Saturday morning, I taught my first assisted yoga class with the amazingly inspiring Aislinn. Aislinn subs fairly regularly at Just Be, as well as teaching at several other studios. We connected through the JBY assisting program this summer, and when she told me she owed me a favor after I subbed her class last minute the other week, I knew immediately what I wanted. She’s an extremely talented teacher and practitioner, but she also is extremely skilled in the art of assisting. I love offering assists to my students to keep them safe and deepen their experience, but often can’t get to everyone logistically in bigger classes. Having an assistant in the room wouldn’t just allow me to focus on teaching a well-rounded class, but also ensure that everyone had the best experience possible.
That morning, I felt like I was teaching a really good class. If you teach, you know the feeling: the music is just right, the energy is up, the cues are landing. I had a fun and creative flow that didn’t appear to be too difficult for the experience levels in the room, while still being challenging. Everyone was having a good time- I could see smiles as students tested their balance, toying with hovering their fingertips in the switch between parivrtta ardha chandrasana and ardha chandrasana, and Aislinn was tapping her feet to the music while waiting for her cues to jump in. Everything was going smoothly, and students were loving the assists.
Just as we were winding down from the flow and starting to slip into backbends, a student rolled up her mat, grabbed her things from the cubbies, and walked out the door.
I was surprised. Aislinn and I made eye contact across the room and silently shared our confusion. Things seemed to be going great, so why did someone leave early? My mind immediately went to, “What did I do wrong?”
I was even more surprised, however, at how quickly I shifted my perspective. Maybe she had somewhere to go, and didn’t tell me she’d be leaving early. Or maybe she simply was having a bad day. Maybe my style just didn’t quite land with her and she simply didn’t want to spend more of her time in the class (despite how long she had stayed so far). And then I remembered- as I was caught up in the middle of teaching the peak of the class, when energy is high and I need to keep it up with my cuing, the student tried to ask me to open the window. Not wanting to lose my momentum or trip up the class, I’d just kind of nodded my head, and forgot about it.
Perhaps this wasn’t the right way to go about things, but it’s hard to focus on teaching a class while accommodating the personal inquiries of every student. I’ve had this happen before, when I student physically got up from their mat as I was teaching Sun A’s, and asked if she could purchase a full length towel for her mat because she was having trouble with slipping. I was incredibly shocked, and it made me pause in my teaching, causing other students to be affected. I simply asked her to go back to her mat, and handed her a hand towel while I tried to regain momentum.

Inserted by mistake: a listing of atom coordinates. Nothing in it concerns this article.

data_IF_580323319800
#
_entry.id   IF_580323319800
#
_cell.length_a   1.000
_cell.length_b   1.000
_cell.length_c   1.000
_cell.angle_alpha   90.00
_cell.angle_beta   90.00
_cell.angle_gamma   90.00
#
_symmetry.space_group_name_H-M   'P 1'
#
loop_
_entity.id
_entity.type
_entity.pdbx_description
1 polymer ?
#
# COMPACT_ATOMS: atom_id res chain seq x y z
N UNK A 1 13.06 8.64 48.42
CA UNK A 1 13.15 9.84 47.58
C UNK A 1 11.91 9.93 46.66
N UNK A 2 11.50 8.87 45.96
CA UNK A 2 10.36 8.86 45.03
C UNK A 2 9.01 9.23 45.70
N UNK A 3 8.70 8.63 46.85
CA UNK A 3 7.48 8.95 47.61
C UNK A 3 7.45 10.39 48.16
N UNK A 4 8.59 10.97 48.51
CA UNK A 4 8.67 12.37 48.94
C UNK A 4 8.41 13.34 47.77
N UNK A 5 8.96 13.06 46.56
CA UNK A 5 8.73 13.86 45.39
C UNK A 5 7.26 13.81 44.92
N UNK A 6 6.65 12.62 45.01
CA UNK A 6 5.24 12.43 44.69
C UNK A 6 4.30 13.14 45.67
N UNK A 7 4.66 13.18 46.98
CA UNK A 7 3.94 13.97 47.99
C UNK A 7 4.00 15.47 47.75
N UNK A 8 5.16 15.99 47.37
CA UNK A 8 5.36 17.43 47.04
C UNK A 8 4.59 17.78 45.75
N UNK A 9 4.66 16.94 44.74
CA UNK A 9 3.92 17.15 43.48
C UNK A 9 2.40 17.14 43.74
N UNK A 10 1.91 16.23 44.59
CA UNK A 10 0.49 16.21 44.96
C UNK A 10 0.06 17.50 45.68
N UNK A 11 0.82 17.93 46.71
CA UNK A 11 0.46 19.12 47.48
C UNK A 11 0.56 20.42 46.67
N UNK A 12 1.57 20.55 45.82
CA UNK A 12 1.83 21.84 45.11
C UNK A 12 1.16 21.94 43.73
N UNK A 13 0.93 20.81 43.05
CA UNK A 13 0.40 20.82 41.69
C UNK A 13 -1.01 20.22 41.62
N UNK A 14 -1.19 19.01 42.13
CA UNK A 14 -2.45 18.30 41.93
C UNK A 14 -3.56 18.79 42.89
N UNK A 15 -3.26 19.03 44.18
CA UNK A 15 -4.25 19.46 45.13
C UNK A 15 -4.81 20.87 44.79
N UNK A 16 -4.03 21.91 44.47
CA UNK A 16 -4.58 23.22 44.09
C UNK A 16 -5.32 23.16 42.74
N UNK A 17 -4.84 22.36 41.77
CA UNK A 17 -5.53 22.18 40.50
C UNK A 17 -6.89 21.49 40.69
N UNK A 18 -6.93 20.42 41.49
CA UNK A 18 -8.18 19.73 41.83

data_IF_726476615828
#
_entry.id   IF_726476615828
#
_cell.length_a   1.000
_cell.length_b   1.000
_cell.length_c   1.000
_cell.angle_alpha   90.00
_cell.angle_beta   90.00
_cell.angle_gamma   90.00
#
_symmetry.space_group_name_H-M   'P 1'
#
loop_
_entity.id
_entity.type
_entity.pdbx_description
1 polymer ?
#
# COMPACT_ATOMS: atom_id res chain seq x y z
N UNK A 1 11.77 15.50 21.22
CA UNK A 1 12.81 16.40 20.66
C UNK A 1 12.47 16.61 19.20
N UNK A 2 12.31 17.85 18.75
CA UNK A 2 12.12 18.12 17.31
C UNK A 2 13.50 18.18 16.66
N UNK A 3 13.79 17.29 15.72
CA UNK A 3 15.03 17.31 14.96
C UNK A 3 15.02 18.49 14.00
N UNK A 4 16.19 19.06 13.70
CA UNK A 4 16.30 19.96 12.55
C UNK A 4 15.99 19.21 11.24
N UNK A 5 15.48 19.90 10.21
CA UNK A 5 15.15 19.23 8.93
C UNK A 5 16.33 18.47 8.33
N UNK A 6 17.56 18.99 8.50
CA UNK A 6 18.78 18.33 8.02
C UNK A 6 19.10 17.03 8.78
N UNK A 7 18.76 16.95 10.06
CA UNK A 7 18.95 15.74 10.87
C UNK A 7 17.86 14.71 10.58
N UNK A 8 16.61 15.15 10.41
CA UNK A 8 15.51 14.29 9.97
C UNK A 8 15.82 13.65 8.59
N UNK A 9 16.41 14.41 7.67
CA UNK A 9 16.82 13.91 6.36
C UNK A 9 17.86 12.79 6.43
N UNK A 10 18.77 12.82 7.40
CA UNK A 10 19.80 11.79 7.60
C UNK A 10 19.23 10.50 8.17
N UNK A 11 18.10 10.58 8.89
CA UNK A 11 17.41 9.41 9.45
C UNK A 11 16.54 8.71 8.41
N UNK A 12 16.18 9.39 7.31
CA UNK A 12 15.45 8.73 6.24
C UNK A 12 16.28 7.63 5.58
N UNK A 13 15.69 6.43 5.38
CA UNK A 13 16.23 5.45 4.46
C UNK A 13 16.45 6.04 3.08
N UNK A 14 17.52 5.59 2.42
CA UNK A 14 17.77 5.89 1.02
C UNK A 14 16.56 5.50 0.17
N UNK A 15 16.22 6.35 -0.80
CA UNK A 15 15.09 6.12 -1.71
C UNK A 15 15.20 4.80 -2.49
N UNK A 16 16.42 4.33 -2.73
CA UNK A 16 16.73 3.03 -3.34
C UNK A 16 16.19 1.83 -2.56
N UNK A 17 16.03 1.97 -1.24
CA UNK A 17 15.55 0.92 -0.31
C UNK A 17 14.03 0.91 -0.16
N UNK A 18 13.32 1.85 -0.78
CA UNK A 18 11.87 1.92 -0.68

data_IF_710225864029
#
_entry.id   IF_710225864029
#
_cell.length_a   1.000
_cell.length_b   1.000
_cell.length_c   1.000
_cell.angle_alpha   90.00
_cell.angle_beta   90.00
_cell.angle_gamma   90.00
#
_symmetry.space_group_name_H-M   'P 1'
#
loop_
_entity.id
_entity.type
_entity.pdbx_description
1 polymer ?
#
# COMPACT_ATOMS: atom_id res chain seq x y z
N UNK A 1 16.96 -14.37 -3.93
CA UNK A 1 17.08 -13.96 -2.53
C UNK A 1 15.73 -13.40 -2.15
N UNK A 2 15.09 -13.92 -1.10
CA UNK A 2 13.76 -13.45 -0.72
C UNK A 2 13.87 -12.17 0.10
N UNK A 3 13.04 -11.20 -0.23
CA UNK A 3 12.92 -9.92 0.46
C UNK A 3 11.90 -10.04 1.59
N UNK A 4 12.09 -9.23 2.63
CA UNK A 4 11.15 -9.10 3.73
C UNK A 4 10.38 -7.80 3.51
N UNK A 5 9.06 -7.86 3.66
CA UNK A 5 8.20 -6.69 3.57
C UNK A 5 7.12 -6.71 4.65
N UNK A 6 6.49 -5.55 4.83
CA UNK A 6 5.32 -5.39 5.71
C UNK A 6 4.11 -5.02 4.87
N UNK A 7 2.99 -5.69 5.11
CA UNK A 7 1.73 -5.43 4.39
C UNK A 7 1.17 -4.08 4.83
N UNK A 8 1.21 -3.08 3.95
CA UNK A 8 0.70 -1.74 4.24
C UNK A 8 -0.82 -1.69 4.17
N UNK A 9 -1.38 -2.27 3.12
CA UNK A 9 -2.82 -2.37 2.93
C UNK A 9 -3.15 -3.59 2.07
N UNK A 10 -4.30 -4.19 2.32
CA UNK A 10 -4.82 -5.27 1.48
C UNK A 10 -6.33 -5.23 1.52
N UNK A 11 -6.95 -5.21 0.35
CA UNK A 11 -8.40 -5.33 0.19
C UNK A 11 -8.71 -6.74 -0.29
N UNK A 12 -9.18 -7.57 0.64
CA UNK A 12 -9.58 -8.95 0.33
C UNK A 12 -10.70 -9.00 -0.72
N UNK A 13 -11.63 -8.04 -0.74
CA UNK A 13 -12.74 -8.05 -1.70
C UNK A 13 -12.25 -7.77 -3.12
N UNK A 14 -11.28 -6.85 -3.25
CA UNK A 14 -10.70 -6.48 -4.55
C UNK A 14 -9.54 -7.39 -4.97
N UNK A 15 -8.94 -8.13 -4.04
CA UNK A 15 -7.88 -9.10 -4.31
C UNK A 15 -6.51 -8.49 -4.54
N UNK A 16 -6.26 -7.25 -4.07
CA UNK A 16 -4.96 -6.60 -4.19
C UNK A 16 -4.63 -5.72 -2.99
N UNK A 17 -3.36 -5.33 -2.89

That’s where my only issue with student-teacher communication comes in: if it affects the rest of the class, and there isn’t a serious medical or otherwise issue, it should wait until after class, or during an extended resting or stretching period (such as child’s pose). That way, we as teachers have time to really focus on what they’re saying, and help them in the best way possible. It’s like trying to give an oral presentation in class while being interrupted with questions from the audience- it causes you to lose your train of thought and affects your performance.
The reality is, we as teachers want to maximize the experience of students. We want to help you find a mat towel, or the coolest spot in the room, but the key is keeping timing appropriate.
Just Be is an advertised heated studio. We make it very clear that classes will be kept around 80-85 degrees unless otherwise noted on the schedule. Different teachers have different philosophies on the benefits of heated vs. non-heated, but many students come to Just Be specifically seeking a hot class. Because of this, I don’t turn the heat down or the air conditioning on unless it is a unanimous class decision.
However, I probably would have opened the window if I hadn’t simply forgotten, because the student was polite in her request, just at an inopportune moment. Part of me wonders if she feels like her needs were ignored, and that’s why she left. I hope she understands that my intention was not to make her feel “less than” or not worthy of my attention.
So I had my first walk out, and I’m not going to lie, it didn’t feel great.
But at the end of class, most students thanked me on their way out for a great class, and one woman even described it as “the best yoga class she’s ever taken” (and she told me she’s taken quite a few!). A regular to my yoga classes, who’s smiling face always makes my days brighter, told me she loved the sequencing, and it included some of her favorite postures. Another student asked to take a peak at my playlist because she really enjoyed the music.
This really speaks to an important lesson in teaching yoga- your style will not resonate with everyone. If you seek to please every student that walks into your class, you’ll end up pleasing no one. Some people like a faster paced flow, and others prefer a class more focused on alignment and foundations. It’s not your job to try and be someone your not, but to instead focus on being the best you you can be, because someone out there truly does enjoy what you do, even if it doesn’t resonate with everyone.